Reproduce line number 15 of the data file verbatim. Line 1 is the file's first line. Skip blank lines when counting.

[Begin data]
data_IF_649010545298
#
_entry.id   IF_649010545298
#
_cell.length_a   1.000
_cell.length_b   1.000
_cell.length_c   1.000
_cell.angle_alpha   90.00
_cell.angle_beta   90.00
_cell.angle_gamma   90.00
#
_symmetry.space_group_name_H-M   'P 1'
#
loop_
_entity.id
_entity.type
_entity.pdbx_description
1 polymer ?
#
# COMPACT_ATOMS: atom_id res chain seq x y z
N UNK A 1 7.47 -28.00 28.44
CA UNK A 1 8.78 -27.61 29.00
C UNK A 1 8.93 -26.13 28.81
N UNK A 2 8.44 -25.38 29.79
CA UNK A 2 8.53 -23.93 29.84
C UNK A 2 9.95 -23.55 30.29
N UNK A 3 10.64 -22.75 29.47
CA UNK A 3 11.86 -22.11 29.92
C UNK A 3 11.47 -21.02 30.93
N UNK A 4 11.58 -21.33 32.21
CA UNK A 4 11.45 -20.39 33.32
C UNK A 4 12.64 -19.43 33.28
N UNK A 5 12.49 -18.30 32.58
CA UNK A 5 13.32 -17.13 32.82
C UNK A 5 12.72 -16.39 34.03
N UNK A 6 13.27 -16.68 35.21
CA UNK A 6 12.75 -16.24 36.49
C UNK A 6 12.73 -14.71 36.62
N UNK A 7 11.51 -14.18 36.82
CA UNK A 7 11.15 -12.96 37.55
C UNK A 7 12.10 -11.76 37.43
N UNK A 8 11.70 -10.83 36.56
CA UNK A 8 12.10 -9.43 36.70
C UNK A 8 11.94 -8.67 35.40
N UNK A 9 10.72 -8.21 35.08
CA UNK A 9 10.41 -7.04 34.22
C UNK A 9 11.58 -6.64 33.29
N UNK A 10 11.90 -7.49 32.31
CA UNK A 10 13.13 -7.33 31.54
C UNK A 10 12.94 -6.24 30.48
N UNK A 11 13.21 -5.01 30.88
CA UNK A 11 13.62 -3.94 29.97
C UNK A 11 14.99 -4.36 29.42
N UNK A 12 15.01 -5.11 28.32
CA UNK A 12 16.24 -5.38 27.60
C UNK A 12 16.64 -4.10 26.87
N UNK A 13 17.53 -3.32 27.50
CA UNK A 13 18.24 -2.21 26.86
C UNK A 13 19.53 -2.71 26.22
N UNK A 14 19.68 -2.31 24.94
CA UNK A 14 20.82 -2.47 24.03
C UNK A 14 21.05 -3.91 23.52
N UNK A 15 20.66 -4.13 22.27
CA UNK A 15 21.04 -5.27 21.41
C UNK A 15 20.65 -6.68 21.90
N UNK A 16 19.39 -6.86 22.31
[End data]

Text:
_entity.id